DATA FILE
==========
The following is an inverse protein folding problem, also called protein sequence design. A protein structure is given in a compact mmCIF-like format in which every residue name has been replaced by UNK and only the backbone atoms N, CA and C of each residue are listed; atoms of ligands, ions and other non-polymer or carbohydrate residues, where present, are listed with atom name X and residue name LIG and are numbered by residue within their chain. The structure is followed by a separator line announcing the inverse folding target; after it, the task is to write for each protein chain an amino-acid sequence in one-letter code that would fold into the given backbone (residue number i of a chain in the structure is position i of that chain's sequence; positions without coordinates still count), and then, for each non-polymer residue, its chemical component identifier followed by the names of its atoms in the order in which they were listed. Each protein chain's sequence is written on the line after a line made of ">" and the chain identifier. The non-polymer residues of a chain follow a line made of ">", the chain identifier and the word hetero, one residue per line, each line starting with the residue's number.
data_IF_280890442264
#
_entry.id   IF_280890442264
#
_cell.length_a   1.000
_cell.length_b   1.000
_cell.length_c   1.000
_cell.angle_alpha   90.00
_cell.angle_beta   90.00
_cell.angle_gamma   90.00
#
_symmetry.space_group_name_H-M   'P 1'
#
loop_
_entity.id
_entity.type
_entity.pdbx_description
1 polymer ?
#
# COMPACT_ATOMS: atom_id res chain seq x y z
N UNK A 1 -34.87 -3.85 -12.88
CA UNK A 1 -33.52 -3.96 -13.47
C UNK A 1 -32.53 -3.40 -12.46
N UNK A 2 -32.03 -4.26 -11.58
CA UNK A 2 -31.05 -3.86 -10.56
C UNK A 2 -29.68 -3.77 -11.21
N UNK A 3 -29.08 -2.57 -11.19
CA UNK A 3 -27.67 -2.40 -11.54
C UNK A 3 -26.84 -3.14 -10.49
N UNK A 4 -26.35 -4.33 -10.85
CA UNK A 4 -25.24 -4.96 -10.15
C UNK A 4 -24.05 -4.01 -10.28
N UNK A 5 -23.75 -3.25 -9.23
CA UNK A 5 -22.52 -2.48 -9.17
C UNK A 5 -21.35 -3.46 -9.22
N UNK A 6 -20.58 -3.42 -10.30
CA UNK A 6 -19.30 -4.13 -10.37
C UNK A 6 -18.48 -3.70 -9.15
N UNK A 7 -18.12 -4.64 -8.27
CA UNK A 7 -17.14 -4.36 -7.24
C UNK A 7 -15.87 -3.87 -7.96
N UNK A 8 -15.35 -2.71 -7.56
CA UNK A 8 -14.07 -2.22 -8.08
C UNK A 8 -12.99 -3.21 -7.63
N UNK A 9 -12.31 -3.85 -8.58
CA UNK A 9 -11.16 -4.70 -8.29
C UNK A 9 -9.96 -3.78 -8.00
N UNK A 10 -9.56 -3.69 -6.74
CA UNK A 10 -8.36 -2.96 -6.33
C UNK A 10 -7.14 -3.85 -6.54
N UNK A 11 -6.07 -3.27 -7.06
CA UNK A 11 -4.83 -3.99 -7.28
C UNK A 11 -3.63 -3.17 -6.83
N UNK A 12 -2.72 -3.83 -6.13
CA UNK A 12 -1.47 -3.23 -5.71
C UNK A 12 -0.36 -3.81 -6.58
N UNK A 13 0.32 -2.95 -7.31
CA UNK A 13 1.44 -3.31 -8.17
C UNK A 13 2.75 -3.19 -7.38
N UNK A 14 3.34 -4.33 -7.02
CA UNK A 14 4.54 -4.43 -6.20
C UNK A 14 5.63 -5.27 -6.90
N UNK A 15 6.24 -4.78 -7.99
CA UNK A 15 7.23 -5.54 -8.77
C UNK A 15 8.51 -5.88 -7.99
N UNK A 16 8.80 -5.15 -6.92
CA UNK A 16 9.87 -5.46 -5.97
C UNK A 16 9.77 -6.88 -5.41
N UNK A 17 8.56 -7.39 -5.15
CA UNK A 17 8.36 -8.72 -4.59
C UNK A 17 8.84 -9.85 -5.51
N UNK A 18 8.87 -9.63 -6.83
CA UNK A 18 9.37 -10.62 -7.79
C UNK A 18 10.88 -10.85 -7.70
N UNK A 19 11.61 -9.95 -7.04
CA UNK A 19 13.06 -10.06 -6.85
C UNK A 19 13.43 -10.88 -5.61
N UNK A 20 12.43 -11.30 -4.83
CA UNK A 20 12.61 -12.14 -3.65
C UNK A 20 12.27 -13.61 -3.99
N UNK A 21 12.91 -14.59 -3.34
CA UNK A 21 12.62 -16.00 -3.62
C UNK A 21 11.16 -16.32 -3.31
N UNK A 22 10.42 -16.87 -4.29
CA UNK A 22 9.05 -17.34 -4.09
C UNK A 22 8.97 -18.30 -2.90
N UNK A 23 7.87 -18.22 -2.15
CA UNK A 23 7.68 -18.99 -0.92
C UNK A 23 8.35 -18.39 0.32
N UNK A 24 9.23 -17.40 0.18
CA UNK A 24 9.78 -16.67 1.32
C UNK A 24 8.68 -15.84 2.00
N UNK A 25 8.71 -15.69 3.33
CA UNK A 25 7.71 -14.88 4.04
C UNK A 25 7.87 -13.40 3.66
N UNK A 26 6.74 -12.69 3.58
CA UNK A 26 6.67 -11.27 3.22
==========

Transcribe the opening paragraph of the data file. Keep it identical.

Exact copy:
The following is an inverse protein folding problem, also called protein sequence design. A protein structure is given in a compact mmCIF-like format in which every residue name has been replaced by UNK and only the backbone atoms N, CA and C of each residue are listed; atoms of ligands, ions and other non-polymer or carbohydrate residues, where present, are listed with atom name X and residue name LIG and are numbered by residue within their chain. The structure is followed by a separator line announcing the inverse folding target; after it, the task is to write for each protein chain an amino-acid sequence in one-letter code that would fold into the given backbone (residue number i of a chain in the structure is position i of that chain's sequence; positions without coordinates still count), and then, for each non-polymer residue, its chemical component identifier followed by the names of its atoms in the order in which they were listed. Each protein chain's sequence is written on the line after a line made of ">" and the chain identifier. The non-polymer residues of a chain follow a line made of ">", the chain identifier and the word hetero, one residue per line, each line starting with the residue's number.